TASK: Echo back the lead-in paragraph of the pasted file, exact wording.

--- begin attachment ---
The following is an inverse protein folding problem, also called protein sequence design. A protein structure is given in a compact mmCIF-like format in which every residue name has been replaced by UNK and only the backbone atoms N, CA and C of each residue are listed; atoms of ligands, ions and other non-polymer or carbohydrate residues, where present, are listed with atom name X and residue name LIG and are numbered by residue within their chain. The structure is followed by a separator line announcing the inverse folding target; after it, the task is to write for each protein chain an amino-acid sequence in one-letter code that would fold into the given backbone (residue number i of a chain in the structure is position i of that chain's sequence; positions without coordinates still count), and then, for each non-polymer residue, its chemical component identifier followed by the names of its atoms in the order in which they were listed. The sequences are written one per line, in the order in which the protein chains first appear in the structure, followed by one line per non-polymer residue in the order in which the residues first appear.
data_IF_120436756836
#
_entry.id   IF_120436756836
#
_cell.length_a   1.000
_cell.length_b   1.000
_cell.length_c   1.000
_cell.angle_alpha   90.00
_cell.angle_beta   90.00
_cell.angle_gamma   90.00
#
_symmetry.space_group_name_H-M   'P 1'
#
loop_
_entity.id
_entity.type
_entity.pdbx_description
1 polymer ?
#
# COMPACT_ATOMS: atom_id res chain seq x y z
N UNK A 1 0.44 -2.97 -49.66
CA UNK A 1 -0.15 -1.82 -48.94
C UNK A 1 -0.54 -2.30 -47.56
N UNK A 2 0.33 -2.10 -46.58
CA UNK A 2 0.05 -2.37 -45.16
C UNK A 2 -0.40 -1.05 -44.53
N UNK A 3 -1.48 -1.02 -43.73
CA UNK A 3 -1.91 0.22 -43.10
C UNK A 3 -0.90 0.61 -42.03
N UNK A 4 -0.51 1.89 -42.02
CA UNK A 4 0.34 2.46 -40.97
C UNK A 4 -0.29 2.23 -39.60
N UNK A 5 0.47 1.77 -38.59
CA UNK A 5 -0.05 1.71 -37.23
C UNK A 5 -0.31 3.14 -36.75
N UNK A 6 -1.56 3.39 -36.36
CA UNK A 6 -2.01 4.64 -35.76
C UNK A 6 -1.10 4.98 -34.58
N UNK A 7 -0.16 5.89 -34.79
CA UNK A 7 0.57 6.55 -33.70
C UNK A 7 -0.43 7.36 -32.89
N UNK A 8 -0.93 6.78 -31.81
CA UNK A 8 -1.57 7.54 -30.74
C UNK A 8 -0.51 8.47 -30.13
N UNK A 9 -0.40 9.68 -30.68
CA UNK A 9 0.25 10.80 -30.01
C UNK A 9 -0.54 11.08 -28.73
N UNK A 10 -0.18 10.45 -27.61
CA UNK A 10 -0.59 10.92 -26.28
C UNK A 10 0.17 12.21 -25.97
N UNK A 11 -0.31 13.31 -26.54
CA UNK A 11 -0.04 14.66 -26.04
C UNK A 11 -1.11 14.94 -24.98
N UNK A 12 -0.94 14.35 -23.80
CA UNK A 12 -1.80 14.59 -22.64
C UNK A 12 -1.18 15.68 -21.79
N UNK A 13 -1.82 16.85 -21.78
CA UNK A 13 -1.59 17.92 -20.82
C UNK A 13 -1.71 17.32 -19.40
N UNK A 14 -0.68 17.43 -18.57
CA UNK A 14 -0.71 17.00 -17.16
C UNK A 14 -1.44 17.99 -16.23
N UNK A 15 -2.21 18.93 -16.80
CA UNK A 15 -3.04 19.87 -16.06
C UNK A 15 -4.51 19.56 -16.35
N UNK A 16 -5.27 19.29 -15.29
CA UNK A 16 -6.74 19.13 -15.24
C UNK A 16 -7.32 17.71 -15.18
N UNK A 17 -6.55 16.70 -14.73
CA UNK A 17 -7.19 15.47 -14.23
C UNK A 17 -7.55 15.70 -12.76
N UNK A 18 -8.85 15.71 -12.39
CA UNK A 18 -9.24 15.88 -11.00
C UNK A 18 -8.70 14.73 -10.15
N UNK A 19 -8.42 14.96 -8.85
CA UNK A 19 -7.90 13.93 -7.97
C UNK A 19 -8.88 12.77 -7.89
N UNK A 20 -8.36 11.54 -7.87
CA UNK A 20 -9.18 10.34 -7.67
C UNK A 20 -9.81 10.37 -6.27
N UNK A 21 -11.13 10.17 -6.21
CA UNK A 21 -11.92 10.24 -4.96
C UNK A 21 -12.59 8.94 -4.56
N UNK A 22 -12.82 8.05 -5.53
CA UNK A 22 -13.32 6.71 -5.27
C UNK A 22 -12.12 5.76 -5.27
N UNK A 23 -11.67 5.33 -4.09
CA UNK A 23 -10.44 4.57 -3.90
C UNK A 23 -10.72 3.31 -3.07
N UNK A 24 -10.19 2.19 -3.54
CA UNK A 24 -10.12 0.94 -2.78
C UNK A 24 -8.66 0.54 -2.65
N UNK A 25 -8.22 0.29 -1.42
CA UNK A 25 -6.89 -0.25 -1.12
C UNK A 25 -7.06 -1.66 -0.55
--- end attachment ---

The following is an inverse protein folding problem, also called protein sequence design. A protein structure is given in a compact mmCIF-like format in which every residue name has been replaced by UNK and only the backbone atoms N, CA and C of each residue are listed; atoms of ligands, ions and other non-polymer or carbohydrate residues, where present, are listed with atom name X and residue name LIG and are numbered by residue within their chain. The structure is followed by a separator line announcing the inverse folding target; after it, the task is to write for each protein chain an amino-acid sequence in one-letter code that would fold into the given backbone (residue number i of a chain in the structure is position i of that chain's sequence; positions without coordinates still count), and then, for each non-polymer residue, its chemical component identifier followed by the names of its atoms in the order in which they were listed. The sequences are written one per line, in the order in which the protein chains first appear in the structure, followed by one line per non-polymer residue in the order in which the residues first appear.